TO AGAIN argue an old cause, the pressing need for taking politics out of the process of selecting judges, we start by quoting these wise words:
"We all expect judges to be accountable to the law rather than political supporters or special interests. But elected judges in many states are compelled to solicit money for their election campaigns, sometimes lawyers and parties appearing before them. Whether or not these contributions actually tilt the scales of justice, three out of four Americans believe that campaign contributions affect courtroom decisions.
"The crisis of confidence in the impartiality of the judiciary is real and growing. Left unaddressed, the perception that justice is for sale will undermine the rule of law that the courts are supposed to uphold."
And is the writer of these words some wild-eyed liberal? Actually, this is an excerpt of a letter written by retired U.S. Supreme Court Justice Sandra Day O'Connor, a Republican appointed by President Ronald Reagan. Her letter provided a foreword to a timely new report: "The New Politics of Judicial Elections, 2000-2009: Decade of Change."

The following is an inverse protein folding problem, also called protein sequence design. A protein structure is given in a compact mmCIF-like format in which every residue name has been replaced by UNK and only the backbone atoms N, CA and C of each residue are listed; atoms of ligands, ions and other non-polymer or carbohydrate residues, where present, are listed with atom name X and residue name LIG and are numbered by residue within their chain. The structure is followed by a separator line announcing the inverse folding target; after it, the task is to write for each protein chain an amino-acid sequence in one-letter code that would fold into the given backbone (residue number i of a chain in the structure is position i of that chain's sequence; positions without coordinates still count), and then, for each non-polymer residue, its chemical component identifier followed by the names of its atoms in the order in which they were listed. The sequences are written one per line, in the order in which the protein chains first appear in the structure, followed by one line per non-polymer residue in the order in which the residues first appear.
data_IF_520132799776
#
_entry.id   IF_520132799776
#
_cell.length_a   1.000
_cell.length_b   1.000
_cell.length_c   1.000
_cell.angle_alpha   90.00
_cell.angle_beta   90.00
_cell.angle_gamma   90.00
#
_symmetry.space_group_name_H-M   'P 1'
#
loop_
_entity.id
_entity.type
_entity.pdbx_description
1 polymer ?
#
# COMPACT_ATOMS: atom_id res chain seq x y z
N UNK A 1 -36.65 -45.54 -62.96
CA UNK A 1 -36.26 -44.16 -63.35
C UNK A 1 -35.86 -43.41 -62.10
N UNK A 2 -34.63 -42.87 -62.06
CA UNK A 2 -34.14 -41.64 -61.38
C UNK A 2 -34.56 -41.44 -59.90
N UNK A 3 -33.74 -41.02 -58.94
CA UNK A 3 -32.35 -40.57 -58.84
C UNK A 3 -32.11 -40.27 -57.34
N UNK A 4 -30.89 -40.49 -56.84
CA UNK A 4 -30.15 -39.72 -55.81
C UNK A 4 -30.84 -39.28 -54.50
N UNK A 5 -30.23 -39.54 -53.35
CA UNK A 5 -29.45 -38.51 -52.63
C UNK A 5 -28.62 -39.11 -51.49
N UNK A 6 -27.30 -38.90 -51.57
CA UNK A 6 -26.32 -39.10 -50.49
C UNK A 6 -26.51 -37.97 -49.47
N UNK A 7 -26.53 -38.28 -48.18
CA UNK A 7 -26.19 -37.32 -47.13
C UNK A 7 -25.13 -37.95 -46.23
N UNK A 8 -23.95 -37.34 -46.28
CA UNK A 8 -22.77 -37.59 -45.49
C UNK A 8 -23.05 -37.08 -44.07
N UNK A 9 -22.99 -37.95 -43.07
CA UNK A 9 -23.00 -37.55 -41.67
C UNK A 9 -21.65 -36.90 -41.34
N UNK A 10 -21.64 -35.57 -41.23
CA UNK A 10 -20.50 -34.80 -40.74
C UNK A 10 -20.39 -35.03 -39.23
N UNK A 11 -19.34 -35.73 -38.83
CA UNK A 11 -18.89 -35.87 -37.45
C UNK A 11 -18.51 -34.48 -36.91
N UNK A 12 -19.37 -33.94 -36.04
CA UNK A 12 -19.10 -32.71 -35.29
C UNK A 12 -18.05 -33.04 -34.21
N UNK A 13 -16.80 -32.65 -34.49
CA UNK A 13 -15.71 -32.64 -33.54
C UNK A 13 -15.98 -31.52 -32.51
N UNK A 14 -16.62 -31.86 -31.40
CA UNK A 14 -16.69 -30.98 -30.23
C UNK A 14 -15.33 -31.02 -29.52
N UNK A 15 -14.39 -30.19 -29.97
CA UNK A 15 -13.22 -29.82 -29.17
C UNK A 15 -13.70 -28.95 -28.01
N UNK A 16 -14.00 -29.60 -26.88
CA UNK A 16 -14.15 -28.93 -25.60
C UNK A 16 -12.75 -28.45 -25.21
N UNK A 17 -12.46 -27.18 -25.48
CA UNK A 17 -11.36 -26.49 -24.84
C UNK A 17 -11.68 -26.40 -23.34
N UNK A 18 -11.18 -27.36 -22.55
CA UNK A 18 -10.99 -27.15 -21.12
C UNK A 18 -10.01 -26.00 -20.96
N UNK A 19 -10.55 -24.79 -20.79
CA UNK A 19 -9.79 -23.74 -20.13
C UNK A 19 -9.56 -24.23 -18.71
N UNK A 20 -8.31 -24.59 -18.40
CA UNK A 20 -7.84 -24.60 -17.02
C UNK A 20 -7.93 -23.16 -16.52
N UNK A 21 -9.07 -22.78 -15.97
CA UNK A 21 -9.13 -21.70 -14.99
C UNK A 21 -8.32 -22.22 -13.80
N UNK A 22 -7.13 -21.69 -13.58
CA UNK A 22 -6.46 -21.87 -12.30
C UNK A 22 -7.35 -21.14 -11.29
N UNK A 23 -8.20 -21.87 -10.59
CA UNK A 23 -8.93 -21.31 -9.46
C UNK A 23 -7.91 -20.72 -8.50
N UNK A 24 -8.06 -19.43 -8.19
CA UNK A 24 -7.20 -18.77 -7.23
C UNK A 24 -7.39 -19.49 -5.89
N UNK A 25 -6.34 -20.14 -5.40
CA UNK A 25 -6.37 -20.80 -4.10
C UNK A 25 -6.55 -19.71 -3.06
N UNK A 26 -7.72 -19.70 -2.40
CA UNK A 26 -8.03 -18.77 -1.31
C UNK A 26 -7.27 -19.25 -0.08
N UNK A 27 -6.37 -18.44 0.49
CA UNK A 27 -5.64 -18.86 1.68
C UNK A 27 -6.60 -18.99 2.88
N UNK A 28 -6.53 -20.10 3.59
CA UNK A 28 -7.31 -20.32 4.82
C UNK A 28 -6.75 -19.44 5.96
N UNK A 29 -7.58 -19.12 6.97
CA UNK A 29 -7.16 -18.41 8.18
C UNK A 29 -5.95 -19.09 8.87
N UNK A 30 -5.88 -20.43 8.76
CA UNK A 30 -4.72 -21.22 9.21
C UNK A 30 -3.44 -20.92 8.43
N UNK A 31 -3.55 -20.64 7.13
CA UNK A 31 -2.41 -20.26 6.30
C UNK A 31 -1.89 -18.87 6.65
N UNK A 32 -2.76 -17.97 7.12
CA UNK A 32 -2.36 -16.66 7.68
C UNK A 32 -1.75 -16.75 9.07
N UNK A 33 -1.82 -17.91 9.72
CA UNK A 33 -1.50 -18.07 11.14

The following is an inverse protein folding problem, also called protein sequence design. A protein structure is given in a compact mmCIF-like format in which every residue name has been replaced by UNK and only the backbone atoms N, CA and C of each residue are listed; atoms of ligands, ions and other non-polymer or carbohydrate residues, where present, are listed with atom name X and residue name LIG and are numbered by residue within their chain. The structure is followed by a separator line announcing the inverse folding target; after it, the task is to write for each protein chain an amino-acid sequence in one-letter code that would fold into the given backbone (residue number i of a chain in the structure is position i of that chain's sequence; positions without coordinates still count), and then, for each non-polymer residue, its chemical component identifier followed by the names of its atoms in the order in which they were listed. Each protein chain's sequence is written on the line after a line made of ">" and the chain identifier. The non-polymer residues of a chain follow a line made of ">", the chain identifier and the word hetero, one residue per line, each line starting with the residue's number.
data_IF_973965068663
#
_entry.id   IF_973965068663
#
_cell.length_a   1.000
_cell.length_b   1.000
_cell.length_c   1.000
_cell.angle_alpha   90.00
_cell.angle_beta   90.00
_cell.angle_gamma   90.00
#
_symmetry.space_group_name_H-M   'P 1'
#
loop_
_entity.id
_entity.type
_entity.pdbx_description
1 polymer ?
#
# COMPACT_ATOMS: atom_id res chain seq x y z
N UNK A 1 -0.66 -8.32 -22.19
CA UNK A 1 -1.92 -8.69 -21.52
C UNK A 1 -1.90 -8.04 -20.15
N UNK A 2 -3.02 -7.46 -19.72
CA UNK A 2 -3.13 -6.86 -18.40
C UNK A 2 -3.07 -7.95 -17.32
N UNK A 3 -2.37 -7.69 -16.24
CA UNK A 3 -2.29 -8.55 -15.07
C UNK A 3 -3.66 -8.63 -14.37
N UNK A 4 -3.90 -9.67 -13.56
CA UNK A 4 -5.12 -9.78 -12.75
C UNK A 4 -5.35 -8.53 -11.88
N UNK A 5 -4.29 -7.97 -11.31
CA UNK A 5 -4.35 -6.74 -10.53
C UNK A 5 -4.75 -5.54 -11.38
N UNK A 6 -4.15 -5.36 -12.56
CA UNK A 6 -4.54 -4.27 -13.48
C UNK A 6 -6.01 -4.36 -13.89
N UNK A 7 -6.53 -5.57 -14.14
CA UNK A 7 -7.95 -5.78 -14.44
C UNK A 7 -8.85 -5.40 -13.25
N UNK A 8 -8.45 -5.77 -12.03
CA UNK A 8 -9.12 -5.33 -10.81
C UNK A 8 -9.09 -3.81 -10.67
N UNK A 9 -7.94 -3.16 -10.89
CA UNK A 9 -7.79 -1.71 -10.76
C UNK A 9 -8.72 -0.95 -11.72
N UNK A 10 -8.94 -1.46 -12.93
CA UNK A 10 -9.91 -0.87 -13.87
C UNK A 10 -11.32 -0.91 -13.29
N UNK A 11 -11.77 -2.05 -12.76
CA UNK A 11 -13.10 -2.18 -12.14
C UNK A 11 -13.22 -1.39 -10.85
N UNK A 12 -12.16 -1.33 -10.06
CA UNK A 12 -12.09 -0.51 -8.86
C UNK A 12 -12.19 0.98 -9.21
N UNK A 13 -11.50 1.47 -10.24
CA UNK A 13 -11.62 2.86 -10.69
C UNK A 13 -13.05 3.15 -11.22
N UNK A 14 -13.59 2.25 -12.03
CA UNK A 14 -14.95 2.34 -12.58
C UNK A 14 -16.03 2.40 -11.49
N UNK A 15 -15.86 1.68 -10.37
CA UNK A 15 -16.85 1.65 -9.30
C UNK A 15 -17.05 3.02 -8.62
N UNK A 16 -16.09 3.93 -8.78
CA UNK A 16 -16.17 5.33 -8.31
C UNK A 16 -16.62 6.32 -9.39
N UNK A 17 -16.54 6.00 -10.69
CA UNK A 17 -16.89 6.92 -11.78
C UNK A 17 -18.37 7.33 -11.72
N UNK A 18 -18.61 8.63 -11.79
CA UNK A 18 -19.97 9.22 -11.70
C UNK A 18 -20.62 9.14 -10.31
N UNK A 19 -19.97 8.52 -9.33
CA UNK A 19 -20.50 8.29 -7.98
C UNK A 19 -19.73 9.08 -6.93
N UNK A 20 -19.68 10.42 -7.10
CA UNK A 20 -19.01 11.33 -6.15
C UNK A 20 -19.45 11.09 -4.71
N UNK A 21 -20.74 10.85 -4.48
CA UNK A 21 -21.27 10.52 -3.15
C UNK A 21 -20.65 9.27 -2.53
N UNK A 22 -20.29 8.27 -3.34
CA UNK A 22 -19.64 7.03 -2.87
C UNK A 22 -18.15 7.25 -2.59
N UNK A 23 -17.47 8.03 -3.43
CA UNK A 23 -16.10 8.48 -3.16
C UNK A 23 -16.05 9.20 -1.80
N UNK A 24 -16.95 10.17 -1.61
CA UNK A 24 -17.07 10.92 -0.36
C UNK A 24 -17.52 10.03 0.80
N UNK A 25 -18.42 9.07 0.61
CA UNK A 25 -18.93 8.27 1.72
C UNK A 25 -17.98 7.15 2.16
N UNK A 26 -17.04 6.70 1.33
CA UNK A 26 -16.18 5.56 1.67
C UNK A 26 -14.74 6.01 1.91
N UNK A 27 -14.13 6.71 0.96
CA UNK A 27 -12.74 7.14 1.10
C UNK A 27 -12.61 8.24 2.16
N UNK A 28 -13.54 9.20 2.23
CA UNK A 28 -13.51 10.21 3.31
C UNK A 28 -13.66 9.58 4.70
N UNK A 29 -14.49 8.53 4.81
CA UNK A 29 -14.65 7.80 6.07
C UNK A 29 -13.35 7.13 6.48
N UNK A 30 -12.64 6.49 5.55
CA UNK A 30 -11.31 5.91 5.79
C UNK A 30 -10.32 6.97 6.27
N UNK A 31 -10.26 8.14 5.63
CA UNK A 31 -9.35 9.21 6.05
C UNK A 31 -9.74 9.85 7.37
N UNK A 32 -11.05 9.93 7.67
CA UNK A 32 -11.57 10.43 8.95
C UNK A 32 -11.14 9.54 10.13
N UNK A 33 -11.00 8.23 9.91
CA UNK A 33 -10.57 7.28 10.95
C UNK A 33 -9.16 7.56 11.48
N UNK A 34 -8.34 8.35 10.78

The report, released last week by the Justice at Stake Campaign, the Brennan Center for Justice at New York University school of law, and the National Institute on Money in State Politics, provides ample evidence to back up Justice O'Connor's warning. It was a decade of change all right - and pretty much all of it bad.
Across the country, state supreme court candidates raised $206.9 million in 2000-2009, compared with $83.3 million in the 1990s. Money talks, and big spenders - national business-funded groups, large corporations, trial lawyers, and unions - are dominating the conversation. In the 29 costliest elections in 10 states, the top five spenders averaged $473,000 per election to install judges, compared with an average of $850 for all other contributions.
As well as documenting the explosion in judicial campaign spending, the report also outlines related trends that are deeply disturbing, including "the parallel surge of nasty and costly TV ads as a prerequisite to gaining a state Supreme Court seat" and the "emergence of secretive state and national campaigns to tilt" such elections. Now that the U.S. Supreme Court has loosened the rules for corporations and unions in the notorious Citizens United case, these trends are likely to worsen.
Unless Justice O'Connor's words are heeded soon, the voice of the people in judicial elections will be drowned out by the sound of unseemly money changing hands.